World Para Taekwondo’s pandemic-inspired #KickingItAtHome social media campaign was a game-changer that brought Para Taekwondo athletes into the homes of hundreds of thousands of viewers.
By IPC volunteer writer Lee Reaney
Sports organisations around the world found creative ways to engage with their communities when the COVID-19 pandemic hit.
World Para Taekwondo (WPT) launched its #KickingItAtHome campaign on 20 March – just nine days after the WHO named the disease a global pandemic.
Over the next three months, the campaign profiled how 84 Para Taekwondo athletes from 39 countries around the world had adapted their training regimens to the new reality of lockdowns.
Athletes sent videos of themselves training from their living rooms, bedrooms, stairwells, garages, yards, driveways, rooftops, parks, and beaches. Khwansuda Phungkitcha (Thailand) was featured training in front of a national shrine.
Their kids, neighbours, friends, and family stood in as sparring partners. Morgan Barber (USA) even sent in a virtual training session with her coach.
The campaign highlighted just how well Para Taekwondo athletes were able to adapt to the new realities of the COVID-19 world – and audiences loved it!
A smashing success
Among the first global sports organisations to highlight the new realities of sport during the pandemic, WPT’s #KickingItAtHome campaign benefitted from captive audiences around the world spending more time on social media.
The first #KickingItAtHome post, of Spain’s world champion and Paralympic-qualified Alejandro Vidal Alvarez, reached over 50,000 people in the first week – and nearly 100,000 by the time the campaign finished. This smashed WPT’s previous record for most-viewed post, when the “Greatest Fight in Para Taekwondo History” reached over 30,000 viewers in 2019.
When the post of Ukraine’s six-time world champion and five-time European champion Vika Marchuk training in her room went viral the next week, WPT knew it had a winning social media campaign on its hands.
Nine of the 12 most popular WPT posts of all-time came from the #KickingItAtHome campaign.
Greece’s Vaseleios Panagiotopoulos’ slow-motion video of a double spinning back kick reached nearly 65,000 viewers, while Canada’s Anthony Cappello’s rapid-fire kick routine from his living room reached over 20,000.
By the time all was said and done, more than 825,000 people viewed more than 2,000 hours of Para Taekwondo athletes training at home – a communications triumph for any Para sport.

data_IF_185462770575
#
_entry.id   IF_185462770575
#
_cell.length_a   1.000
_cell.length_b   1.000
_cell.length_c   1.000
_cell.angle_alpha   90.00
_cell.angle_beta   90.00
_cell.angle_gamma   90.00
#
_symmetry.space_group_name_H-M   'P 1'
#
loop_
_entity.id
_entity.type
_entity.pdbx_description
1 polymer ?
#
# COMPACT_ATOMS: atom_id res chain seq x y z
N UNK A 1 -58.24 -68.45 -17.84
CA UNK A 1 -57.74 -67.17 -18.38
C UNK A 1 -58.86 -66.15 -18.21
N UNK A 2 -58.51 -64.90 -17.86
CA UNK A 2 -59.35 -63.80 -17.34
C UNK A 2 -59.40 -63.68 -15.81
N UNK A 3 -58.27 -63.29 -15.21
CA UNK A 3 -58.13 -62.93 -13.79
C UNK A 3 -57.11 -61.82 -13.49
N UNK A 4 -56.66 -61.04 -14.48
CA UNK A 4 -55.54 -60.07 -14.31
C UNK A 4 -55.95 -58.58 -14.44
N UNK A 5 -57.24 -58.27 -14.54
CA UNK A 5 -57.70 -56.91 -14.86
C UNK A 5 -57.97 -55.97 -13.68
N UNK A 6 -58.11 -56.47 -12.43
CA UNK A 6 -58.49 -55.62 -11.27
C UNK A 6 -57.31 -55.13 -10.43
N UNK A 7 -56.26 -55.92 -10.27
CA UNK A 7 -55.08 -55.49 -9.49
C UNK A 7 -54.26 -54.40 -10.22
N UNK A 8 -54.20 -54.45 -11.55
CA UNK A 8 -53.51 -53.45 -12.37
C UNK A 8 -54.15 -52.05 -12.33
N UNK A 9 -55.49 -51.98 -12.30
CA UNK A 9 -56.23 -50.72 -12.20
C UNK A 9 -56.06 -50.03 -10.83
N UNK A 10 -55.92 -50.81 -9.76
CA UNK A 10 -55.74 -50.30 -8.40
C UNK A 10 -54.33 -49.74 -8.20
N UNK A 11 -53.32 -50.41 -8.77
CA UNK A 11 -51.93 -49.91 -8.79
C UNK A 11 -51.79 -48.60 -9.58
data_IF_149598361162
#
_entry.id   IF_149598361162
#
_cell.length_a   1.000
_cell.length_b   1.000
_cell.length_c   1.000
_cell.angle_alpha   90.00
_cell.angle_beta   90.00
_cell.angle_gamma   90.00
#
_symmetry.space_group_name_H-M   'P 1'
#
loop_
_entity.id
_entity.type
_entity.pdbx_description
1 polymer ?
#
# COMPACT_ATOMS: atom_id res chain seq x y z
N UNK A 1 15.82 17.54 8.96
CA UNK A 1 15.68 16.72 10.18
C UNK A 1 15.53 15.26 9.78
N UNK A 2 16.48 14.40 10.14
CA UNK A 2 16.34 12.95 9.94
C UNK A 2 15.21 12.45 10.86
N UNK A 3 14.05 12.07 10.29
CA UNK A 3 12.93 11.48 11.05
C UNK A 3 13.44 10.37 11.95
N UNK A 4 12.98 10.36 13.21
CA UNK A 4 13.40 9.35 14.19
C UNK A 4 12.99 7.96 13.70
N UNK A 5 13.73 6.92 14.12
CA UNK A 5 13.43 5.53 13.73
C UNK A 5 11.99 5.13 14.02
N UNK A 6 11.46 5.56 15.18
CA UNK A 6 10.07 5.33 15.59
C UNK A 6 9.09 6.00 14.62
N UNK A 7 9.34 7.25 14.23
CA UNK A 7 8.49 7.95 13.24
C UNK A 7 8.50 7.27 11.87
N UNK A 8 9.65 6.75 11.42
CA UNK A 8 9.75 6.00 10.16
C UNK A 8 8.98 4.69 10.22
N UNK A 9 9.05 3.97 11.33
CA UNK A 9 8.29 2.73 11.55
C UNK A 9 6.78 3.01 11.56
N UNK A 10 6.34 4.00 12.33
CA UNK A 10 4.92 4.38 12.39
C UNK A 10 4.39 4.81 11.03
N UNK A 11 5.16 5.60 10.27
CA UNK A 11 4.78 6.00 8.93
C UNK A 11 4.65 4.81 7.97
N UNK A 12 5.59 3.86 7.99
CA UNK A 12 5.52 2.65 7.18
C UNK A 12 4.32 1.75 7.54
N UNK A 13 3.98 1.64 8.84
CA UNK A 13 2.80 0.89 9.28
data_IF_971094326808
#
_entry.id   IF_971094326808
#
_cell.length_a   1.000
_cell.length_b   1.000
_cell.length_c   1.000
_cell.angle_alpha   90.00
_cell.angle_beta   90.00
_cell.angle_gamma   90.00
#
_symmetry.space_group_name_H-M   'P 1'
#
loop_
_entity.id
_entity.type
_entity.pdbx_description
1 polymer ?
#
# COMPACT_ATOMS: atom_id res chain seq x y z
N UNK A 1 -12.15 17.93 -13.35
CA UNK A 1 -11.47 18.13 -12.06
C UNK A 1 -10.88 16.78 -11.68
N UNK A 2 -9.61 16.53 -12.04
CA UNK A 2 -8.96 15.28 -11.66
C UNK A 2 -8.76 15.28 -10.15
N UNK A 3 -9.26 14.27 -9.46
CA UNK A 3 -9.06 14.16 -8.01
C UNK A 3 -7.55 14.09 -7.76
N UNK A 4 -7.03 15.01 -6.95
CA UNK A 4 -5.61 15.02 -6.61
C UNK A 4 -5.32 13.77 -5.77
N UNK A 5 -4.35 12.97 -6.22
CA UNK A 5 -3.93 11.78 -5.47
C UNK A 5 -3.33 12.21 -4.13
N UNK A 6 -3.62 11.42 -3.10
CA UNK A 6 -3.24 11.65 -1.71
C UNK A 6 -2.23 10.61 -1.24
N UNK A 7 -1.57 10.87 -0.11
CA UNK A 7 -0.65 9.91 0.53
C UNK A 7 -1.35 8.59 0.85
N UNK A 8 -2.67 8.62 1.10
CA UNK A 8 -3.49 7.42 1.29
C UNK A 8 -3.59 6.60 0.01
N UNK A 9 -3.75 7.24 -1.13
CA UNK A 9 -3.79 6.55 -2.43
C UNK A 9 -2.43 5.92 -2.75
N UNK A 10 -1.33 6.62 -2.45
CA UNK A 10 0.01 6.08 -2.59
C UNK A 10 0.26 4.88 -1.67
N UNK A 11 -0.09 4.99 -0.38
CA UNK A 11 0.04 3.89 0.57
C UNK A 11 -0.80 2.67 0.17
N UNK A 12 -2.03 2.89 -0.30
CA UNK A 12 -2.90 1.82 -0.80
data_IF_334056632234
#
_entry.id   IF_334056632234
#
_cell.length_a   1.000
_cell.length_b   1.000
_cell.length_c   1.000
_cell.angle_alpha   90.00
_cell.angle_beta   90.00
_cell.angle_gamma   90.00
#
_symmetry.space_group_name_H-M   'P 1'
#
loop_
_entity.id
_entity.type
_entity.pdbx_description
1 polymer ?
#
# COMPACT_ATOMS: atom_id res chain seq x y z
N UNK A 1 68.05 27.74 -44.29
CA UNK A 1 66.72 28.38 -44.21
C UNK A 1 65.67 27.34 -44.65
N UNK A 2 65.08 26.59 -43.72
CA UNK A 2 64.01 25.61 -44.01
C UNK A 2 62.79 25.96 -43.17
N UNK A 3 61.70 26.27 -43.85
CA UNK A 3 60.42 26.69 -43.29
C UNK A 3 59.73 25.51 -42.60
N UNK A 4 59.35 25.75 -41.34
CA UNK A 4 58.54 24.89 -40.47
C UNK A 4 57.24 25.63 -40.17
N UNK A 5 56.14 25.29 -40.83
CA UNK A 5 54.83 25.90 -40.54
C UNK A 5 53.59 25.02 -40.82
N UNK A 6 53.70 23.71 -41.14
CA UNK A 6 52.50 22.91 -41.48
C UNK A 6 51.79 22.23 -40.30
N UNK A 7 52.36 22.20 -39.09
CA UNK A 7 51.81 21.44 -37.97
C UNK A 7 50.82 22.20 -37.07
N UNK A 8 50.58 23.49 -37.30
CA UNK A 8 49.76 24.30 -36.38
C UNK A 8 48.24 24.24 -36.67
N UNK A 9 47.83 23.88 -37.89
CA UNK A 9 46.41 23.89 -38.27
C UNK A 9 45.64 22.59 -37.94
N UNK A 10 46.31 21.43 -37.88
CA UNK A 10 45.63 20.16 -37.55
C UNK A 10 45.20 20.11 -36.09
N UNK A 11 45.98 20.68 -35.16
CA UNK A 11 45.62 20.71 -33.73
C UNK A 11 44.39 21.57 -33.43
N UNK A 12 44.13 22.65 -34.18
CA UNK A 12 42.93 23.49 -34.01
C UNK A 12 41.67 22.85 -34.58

The campaign put World Para Taekwondo on Para sports’ social media map.
#KickingItAtHome posts regularly outperformed posts from Para sports heavyweights like World Para Athletics and World Para Swimming – a massive accomplishment for a sport that has yet to make its Paralympic debut.
In a year when Para Taekwondo was expecting to reach a large, new audience through its highly anticipated Paralympic debut, the #KickingItAtHome campaign allowed WPT to introduce many of its Paralympic-qualified athletes to hundreds of thousands of new viewers instead.
The campaign profiled over 40 Paralympic-qualified stars, as well as dozens of continental and world champions – including 14 reigning world champions.
Beyond the future Paralympic stars, the campaign also profiled fighters from divisions that are not yet Paralympic-eligible, namely fighters from the K41 and K42 Kyorugi divisions and Poomsae fighters.
The exposure for these athletes was unprecedented.
Serbia’s two-time K41 world champion Jelena Terzic, for example, reached over 5,000 viewers, while Croatia’s Poomsae world champion, Senada Halilcevic, reached nearly that many.
The two posts are now among World Para Taekwondo’s 25 most viewed of all-time.
The coverage is sure to help WPT in its efforts to add these divisions and disciplines to future Paralympic Games programmes.
In a year when most sports – professional or amateur, Olympic or Paralympic – struggled to find new ways to reach new audiences in the absence of competition, WPT’s record-breaking #KickingItAtHome campaign demonstrated one way to reach new audiences.
WPT says it hopes the campaign will “kickstart” a new era in Para Taekwondo social media engagement and hopes to launch its next social media campaign in the coming weeks.
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